John Ritenbaugh focuses upon the topic of the resurrection of the dead (and the capacity of the earth to sustain the combined populations of all who have ever lived), examining pertinent scriptures on the resurrections. The scriptures suggest that massive . . .
The world will learn that God judges—that He has the ultimate decision over everything. After Satan is bound, God will bring about seven reconcilements.
Martin Collins, maintaining that America culture prides itself on rugged individualism and independence, cautions that in spiritual matters, dependence upon God gives us the resolve, firmness, and tenacity for our spiritual journey. None of the heroes are . . .
The Lake of Fire (Second Death or Third Resurrection), dreadful as it initially appears, produces both immediate as well as ultimate benefits or good.
Richard Ritenbaugh contrasts the true view of the afterlife with the prevailing Protestant view as reported by patheos.com, stating that at the end time, God will judge between the righteous and unrighteous, consigning the righteous to a blissful heaven or. . .
Richard Ritenbaugh, reflecting on the life of Ryan Leif, an athlete who had all the advantages, suggested that his stupidity ended up mitigating his advantages and achievements. As he started his rookie year, he fumbled and made many errors, destroying his. . .
Richard Ritenbaugh, suggesting that many people go to their graves with their spiritual problems unresolved, suggests that they carelessly follow the dictates of their own hearts. Even just men fall into sin. Many people have lived their whole lives not aw. . .
God does not like to inflict punishment on people, but because of sin, He is obligated to correct. But as quickly as God punishes, God restores and heals.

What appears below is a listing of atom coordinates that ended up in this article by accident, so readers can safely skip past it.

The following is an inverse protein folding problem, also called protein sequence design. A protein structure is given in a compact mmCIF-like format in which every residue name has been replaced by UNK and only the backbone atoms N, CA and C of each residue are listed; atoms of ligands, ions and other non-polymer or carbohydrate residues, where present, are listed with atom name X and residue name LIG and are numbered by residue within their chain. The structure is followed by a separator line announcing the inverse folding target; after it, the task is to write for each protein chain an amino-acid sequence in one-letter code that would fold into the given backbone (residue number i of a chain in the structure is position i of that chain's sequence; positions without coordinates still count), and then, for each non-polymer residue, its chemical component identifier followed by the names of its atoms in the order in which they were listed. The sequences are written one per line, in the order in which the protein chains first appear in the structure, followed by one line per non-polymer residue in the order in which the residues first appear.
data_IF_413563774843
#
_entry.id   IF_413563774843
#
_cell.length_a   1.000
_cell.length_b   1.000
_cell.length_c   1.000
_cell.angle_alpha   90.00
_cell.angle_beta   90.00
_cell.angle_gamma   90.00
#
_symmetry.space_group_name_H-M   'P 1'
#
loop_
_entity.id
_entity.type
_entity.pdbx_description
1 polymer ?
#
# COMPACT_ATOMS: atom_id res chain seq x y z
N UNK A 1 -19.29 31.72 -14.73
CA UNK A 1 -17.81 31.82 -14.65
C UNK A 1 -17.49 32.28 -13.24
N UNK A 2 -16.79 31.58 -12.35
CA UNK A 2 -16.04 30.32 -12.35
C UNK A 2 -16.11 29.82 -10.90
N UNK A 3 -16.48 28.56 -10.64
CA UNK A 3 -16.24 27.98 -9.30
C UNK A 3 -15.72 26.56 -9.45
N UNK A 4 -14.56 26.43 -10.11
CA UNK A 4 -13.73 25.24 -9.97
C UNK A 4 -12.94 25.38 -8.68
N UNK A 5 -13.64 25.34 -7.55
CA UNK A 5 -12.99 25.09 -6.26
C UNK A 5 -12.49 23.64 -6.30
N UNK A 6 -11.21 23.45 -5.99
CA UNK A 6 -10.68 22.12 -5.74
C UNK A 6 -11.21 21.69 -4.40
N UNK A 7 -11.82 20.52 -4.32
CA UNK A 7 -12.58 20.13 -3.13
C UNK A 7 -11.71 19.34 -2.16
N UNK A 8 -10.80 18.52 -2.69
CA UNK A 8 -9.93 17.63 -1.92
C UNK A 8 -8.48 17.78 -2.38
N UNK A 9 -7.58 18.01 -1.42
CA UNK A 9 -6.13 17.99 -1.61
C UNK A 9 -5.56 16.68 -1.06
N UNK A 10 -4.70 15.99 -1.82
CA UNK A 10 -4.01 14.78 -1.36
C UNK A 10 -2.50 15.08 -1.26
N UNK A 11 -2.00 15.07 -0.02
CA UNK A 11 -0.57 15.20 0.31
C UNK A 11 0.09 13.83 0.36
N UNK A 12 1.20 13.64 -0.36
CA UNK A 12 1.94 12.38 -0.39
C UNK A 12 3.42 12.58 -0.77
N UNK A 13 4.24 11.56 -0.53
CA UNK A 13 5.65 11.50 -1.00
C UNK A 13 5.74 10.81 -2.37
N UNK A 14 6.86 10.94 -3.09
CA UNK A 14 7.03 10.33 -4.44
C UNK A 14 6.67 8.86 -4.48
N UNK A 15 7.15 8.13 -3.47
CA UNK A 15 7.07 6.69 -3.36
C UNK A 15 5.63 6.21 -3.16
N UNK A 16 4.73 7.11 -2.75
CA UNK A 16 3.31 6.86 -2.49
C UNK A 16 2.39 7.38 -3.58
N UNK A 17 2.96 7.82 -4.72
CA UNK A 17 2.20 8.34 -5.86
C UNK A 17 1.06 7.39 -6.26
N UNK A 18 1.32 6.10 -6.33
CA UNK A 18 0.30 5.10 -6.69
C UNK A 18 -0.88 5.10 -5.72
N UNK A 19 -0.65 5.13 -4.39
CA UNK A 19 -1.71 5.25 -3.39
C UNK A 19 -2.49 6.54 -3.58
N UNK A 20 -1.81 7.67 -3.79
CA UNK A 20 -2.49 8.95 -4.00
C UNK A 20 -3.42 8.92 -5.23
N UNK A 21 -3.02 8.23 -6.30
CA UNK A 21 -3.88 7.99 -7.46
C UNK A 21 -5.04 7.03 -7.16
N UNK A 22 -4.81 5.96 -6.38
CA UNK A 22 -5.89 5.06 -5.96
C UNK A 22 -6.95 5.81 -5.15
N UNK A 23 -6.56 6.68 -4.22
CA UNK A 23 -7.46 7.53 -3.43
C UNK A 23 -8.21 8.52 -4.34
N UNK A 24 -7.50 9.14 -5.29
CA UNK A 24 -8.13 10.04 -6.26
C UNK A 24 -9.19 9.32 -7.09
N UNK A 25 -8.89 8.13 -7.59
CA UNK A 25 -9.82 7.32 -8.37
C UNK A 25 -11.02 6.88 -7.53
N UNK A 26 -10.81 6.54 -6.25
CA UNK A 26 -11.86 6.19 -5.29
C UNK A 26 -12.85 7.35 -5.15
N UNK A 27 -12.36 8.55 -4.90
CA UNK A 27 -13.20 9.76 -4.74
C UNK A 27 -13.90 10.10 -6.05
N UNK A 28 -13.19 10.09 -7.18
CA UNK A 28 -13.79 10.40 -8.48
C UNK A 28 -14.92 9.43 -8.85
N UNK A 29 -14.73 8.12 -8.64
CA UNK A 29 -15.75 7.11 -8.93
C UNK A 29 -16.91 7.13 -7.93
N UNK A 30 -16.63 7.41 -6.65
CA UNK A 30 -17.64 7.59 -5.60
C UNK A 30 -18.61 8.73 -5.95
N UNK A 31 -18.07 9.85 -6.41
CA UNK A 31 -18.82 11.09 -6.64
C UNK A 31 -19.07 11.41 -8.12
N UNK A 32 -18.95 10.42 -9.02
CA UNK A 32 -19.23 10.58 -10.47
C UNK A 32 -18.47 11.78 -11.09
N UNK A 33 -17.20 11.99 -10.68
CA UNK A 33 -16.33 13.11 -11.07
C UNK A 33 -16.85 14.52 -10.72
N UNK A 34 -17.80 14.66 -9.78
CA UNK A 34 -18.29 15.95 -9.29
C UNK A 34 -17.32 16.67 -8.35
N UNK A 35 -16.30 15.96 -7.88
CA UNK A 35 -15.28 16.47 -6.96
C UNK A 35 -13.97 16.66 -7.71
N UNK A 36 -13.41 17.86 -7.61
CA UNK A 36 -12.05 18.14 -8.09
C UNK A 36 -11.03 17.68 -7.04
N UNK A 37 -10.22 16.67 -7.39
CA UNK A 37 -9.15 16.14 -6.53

Richard Ritenbaugh, reflecting on the massive drought in the continental United States, observes that nothing makes one appreciate water like drought. Water has great metaphorical significance on the Last Great Day of the Feast, symbolizing God's Holy Spir. . .
In this sermon, Charles Whitaker focuses on the marvelous opportunities for young people in God's church who find themselves on the threshold of God's Millennium, a time population growth will take place in abundant prosperity brought about by creative God. . .
Peter's statement that Jesus 'preached to the spirits in prison' has baffled many a Bible student. The traditional interpretation is woefully off-base.
The Sabbath is an antidote to the weariness we experience. It recalls God's pausing after completing His physical creation, focusing on the spiritual creation.
The teaching of Jesus is the key to Revelation. The Olivet Prophecy (the testimony of Jesus) in Matthew 24 unlocks the meaning of the seals in Revelation.
In this preview of the Millennium, Richard Ritenbaugh cautions that the Wonderful World Tomorrow is not something that is going to happen because of an instantaneous miracle. God takes His time to produce both physical and spiritual changes. Because of the. . .
John Ritenbaugh, suggesting that while Passover, not really a Holy Day, is inextricably bound to the Days of Unleavened Bread, and the Last Great Day, while a Holy Day, is bound inextricably to the Feast of Tabernacles. The Last Great Day is the capstone o. . .